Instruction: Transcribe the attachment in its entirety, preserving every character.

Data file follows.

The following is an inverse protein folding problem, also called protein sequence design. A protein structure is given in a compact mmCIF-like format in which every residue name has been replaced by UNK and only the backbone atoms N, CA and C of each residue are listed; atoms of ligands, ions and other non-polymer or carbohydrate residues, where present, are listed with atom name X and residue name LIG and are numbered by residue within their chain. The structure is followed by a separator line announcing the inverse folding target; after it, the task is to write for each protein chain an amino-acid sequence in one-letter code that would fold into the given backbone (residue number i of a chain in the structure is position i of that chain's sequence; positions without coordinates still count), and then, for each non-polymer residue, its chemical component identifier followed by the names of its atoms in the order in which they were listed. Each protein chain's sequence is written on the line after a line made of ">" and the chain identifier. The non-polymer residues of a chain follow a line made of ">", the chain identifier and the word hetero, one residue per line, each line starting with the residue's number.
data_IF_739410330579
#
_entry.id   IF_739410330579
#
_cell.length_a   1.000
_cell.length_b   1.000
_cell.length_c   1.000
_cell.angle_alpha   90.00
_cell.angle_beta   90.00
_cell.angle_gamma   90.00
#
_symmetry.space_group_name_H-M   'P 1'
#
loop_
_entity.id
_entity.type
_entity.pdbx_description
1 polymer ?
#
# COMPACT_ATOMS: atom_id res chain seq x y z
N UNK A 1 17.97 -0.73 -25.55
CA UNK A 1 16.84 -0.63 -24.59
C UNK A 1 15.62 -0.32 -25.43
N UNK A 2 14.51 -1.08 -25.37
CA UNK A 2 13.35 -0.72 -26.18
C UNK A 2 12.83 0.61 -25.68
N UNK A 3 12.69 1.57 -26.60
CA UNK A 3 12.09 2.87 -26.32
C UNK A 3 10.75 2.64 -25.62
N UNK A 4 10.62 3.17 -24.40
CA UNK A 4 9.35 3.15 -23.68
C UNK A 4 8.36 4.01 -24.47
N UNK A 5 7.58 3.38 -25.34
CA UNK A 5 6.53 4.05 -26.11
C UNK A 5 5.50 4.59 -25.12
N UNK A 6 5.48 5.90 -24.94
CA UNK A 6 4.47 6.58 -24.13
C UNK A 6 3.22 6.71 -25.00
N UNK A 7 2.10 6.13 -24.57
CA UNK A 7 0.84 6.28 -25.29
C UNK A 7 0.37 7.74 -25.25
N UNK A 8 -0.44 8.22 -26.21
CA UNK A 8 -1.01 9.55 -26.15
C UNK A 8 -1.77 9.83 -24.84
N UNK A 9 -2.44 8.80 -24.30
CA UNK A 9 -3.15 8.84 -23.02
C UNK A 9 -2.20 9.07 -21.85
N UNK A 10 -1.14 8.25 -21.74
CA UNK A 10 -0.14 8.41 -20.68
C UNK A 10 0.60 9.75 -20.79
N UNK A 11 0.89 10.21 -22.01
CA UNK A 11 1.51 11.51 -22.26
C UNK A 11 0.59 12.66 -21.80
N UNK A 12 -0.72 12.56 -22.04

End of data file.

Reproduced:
The following is an inverse protein folding problem, also called protein sequence design. A protein structure is given in a compact mmCIF-like format in which every residue name has been replaced by UNK and only the backbone atoms N, CA and C of each residue are listed; atoms of ligands, ions and other non-polymer or carbohydrate residues, where present, are listed with atom name X and residue name LIG and are numbered by residue within their chain. The structure is followed by a separator line announcing the inverse folding target; after it, the task is to write for each protein chain an amino-acid sequence in one-letter code that would fold into the given backbone (residue number i of a chain in the structure is position i of that chain's sequence; positions without coordinates still count), and then, for each non-polymer residue, its chemical component identifier followed by the names of its atoms in the order in which they were listed. Each protein chain's sequence is written on the line after a line made of ">" and the chain identifier. The non-polymer residues of a chain follow a line made of ">", the chain identifier and the word hetero, one residue per line, each line starting with the residue's number.
data_IF_739410330579
#
_entry.id   IF_739410330579
#
_cell.length_a   1.000
_cell.length_b   1.000
_cell.length_c   1.000
_cell.angle_alpha   90.00
_cell.angle_beta   90.00
_cell.angle_gamma   90.00
#
_symmetry.space_group_name_H-M   'P 1'
#
loop_
_entity.id
_entity.type
_entity.pdbx_description
1 polymer ?
#
# COMPACT_ATOMS: atom_id res chain seq x y z
N UNK A 1 17.97 -0.73 -25.55
CA UNK A 1 16.84 -0.63 -24.59
C UNK A 1 15.62 -0.32 -25.43
N UNK A 2 14.51 -1.08 -25.37
CA UNK A 2 13.35 -0.72 -26.18
C UNK A 2 12.83 0.61 -25.68
N UNK A 3 12.69 1.57 -26.60
CA UNK A 3 12.09 2.87 -26.32
C UNK A 3 10.75 2.64 -25.62
N UNK A 4 10.62 3.17 -24.40
CA UNK A 4 9.35 3.15 -23.68
C UNK A 4 8.36 4.01 -24.47
N UNK A 5 7.58 3.38 -25.34
CA UNK A 5 6.53 4.05 -26.11
C UNK A 5 5.50 4.59 -25.12
N UNK A 6 5.48 5.90 -24.94
CA UNK A 6 4.47 6.58 -24.13
C UNK A 6 3.22 6.71 -25.00
N UNK A 7 2.10 6.13 -24.57
CA UNK A 7 0.84 6.28 -25.29
C UNK A 7 0.37 7.74 -25.25
N UNK A 8 -0.44 8.22 -26.21
CA UNK A 8 -1.01 9.55 -26.15
C UNK A 8 -1.77 9.83 -24.84
N UNK A 9 -2.44 8.80 -24.30
CA UNK A 9 -3.15 8.84 -23.02
C UNK A 9 -2.20 9.07 -21.85
N UNK A 10 -1.14 8.25 -21.74
CA UNK A 10 -0.14 8.41 -20.68
C UNK A 10 0.60 9.75 -20.79
N UNK A 11 0.89 10.21 -22.01
CA UNK A 11 1.51 11.51 -22.26
C UNK A 11 0.59 12.66 -21.80
N UNK A 12 -0.72 12.56 -22.04